Well, here we are. FC Cincinnati’s Major League Soccer debut is just days away. The Orange and Blue’s first MLS game late Saturday night against the Seattle Sounders is a dream realized for the club and its supporters and a historic moment for Cincinnati, which now boasts three major professional sports teams for the first time since 1972. In just three years, FC Cincinnati has elevated itself from a United Soccer League expansion club that skillfully tapped into a sleeping giant of local soccer support to the highest level of American soccer. The ascendancy will continue in two years, when the club is scheduled to open a new stadium in the West End.
Here’s what to know before FCC’s major league kickoff.
A big-league wake-up call awaits the newbies. FC Cincinnati has spent the past month-plus preparing for the regular season at IMG Academy in Bradenton, Florida, and playing in the Carolina Challenge Cup in Charleston, South Carolina. Both locations featured friendlies vs. MLS foes to mostly positive reviews, save for last weekend’s 3-0 thrashing by the Columbus Crew. FCC’s opening match in Seattle takes place in a tough road venue; the Sounders’ average home attendance cleared 40,000 in 2018, and they’ve made the playoffs in all 10 seasons of its MLS existence. FC Cincinnati’s next match at Atlanta comes against the defending MLS champions, who doubled as the league’s highest scoring outfit last year. As for FCC’s long-awaited St. Patrick’s Day home opener—methinks there will be quite a few “sick days” around town on Monday, March 18—the opposition is Portland, which lost to Atlanta in the 2018 MLS Cup. No sweat, eh?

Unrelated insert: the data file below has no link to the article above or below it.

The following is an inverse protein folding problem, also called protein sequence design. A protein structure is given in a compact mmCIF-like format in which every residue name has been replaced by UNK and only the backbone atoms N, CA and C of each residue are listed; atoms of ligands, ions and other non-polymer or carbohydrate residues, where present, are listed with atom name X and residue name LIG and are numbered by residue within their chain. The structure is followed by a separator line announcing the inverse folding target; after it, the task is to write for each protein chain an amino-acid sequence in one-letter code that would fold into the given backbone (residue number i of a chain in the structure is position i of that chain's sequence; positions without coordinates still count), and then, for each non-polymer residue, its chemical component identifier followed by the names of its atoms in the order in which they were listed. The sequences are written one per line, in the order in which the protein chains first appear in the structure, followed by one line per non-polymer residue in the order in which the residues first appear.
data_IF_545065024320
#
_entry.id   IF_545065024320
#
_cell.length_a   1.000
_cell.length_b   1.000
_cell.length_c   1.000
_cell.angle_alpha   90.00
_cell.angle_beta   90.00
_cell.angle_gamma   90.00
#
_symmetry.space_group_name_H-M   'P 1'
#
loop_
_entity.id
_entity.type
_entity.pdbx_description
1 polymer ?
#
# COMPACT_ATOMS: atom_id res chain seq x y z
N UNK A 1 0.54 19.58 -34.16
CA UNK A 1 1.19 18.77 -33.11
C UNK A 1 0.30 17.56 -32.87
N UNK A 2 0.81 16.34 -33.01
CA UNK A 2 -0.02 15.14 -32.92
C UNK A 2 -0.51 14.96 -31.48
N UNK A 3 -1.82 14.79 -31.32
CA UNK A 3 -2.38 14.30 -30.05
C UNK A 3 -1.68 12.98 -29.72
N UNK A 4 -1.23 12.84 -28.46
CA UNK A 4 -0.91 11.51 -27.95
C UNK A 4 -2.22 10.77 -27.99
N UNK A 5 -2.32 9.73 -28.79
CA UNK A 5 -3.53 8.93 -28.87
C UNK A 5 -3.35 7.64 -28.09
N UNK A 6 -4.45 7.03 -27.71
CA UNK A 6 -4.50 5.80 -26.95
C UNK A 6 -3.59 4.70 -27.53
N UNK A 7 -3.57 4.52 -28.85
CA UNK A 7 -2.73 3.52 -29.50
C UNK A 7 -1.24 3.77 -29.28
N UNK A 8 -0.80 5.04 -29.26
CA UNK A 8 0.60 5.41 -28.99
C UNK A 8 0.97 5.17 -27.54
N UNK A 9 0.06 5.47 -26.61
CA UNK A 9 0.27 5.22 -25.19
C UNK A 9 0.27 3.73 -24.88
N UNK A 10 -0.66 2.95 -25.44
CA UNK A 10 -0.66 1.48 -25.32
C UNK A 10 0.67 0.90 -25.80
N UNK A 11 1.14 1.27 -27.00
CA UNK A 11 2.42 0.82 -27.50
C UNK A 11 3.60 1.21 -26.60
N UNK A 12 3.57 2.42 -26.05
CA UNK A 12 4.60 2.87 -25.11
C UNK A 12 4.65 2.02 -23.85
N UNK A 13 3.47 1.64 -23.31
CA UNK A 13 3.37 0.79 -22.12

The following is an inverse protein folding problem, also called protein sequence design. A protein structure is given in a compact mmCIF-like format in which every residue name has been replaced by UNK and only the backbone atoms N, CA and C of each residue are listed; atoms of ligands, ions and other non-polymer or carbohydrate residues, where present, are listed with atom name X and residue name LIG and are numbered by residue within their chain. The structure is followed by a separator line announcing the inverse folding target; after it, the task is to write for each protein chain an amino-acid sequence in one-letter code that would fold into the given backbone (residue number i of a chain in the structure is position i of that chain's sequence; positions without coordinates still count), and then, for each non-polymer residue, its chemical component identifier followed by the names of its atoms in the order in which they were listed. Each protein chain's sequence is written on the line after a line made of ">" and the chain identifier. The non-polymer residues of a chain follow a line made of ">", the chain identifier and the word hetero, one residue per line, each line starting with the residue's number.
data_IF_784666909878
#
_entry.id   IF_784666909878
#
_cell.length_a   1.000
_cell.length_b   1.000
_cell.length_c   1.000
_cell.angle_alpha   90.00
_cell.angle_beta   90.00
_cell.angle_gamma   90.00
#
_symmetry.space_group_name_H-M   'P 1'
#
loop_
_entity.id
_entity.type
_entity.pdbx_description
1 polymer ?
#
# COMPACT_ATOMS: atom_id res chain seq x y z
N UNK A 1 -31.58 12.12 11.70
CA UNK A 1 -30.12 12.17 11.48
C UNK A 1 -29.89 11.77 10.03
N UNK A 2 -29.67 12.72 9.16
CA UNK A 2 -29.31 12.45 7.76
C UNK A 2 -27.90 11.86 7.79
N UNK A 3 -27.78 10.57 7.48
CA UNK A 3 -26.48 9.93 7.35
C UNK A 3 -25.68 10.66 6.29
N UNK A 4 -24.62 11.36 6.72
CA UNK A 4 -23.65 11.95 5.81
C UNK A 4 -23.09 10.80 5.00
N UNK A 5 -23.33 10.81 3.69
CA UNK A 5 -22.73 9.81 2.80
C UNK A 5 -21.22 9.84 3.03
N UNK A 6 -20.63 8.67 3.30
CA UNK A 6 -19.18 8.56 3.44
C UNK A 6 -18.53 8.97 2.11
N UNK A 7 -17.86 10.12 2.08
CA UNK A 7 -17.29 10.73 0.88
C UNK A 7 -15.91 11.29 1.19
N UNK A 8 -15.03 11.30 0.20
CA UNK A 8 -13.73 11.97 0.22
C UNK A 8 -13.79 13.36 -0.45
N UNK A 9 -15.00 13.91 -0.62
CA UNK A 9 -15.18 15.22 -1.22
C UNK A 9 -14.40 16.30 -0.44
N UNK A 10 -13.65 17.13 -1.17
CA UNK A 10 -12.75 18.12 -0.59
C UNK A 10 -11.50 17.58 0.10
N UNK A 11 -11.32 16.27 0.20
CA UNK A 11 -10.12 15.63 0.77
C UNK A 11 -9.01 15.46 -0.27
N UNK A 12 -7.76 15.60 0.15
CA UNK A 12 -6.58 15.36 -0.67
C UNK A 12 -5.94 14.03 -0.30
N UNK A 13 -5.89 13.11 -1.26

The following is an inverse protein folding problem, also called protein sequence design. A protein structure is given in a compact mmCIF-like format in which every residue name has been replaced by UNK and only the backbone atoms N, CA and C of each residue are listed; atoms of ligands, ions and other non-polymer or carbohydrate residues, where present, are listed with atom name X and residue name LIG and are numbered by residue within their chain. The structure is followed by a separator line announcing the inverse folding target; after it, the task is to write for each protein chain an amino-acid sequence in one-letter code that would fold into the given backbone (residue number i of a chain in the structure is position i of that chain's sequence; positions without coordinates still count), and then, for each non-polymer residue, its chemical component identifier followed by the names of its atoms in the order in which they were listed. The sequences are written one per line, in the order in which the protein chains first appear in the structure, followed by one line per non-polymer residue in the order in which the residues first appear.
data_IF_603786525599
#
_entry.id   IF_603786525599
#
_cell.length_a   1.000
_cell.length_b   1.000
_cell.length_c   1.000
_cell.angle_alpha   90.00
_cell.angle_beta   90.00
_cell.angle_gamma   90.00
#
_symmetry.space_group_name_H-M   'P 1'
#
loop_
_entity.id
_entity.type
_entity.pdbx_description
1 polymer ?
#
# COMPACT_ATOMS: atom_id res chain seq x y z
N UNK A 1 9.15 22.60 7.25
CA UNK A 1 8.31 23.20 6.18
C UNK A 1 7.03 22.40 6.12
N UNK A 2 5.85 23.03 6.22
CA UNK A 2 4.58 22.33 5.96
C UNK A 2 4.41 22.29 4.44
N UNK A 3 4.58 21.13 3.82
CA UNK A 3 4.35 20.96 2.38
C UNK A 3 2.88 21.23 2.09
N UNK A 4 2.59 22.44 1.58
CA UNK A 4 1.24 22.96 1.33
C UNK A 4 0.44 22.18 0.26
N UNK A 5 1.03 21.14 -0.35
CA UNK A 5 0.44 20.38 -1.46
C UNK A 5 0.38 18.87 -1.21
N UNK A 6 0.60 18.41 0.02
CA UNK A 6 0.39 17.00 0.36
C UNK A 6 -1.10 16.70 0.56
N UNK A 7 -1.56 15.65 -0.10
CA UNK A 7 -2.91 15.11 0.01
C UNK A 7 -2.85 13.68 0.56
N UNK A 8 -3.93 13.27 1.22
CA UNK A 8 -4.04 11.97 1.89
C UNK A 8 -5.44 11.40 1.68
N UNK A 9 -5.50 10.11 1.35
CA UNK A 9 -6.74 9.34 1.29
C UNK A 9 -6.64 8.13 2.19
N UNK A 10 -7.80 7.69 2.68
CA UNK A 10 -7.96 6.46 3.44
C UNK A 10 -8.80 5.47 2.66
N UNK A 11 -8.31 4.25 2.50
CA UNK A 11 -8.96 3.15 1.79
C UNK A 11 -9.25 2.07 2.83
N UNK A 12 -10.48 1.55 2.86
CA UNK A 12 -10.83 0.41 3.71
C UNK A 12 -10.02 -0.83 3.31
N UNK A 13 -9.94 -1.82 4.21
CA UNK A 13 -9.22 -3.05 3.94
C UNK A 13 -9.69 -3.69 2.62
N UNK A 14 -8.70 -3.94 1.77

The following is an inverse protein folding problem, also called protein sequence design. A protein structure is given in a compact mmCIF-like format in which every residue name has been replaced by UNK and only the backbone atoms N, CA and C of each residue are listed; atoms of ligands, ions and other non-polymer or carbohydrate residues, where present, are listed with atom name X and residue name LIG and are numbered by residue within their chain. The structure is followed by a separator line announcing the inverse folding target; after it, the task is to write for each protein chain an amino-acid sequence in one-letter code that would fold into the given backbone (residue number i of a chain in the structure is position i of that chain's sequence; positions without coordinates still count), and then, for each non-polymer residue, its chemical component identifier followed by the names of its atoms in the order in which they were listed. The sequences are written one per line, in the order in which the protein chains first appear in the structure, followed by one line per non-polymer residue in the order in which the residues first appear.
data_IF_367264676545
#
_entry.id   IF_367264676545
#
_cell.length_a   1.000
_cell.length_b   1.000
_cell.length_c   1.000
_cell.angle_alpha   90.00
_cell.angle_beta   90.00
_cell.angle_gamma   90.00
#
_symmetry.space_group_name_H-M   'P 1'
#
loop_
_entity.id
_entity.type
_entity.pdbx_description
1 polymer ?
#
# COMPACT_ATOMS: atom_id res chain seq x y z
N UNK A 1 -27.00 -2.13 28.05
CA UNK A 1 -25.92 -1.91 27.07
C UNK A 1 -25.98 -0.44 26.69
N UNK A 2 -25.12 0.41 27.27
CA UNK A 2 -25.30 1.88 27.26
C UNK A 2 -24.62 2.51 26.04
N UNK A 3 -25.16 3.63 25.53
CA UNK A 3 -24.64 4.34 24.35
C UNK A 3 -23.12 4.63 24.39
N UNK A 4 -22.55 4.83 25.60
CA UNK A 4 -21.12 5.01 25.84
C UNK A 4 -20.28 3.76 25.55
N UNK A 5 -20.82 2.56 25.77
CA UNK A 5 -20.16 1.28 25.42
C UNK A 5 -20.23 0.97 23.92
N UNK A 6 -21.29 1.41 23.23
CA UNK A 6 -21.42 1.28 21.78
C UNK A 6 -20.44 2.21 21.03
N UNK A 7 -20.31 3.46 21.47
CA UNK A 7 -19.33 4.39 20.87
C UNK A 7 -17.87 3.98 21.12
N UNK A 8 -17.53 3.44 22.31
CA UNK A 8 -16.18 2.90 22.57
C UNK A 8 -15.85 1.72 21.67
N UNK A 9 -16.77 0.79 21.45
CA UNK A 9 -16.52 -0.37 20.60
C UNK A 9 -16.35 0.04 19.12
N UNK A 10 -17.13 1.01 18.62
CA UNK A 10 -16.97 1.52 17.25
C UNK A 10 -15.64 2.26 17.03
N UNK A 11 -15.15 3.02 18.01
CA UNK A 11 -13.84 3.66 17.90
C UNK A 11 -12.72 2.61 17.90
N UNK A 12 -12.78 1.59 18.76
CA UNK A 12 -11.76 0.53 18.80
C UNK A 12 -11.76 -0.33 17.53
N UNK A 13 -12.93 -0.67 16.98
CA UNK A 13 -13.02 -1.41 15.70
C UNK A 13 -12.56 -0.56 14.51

What will the formation be? Though FCC raced to the 2017 United Soccer League regular season crown by playing a visually sensational attack-minded scheme, it’s quite likely to employ a defense-first strategy in 2019, one similar to the setup head coach Alan Koch used during the club’s run to the semifinals of the 2017 U.S. Open Cup. In the preseason, FC Cincinnati has operated in both a 3-5-2 and a 3-4-3, each of which will require adept play from defenders and defensive/central midfielders. Perhaps it comes as no surprise that FCC loaded up on defenders and midfielders over the offseason.
So who are those defenders and midfielders? Notable names include Greg Garza, a regular for Atlanta last season at left back; center back Nick Hagglund, a Cincinnati native who played college ball at Xavier and was a contributor on some very good Toronto FC squads; Forrest Lasso, the 2018 USL Defender of the Year; Alvas Powell, a steady right back imported from Portland with plenty of international experience for Jamaica; and Kendall Waston, a towering center back regarded as one of the best in the league at his position. As for the defensive and central midfielders, keep an eye on 23-year-old Allan Cruz, who previously spent his pro career playing in Costa Rica; Victor Ulloa, who started 25 games for FC Dallas in 2018; Mathieu Deplagne, a former regular in France’s top division; and Fatai Alashe, who came over from San Jose last season.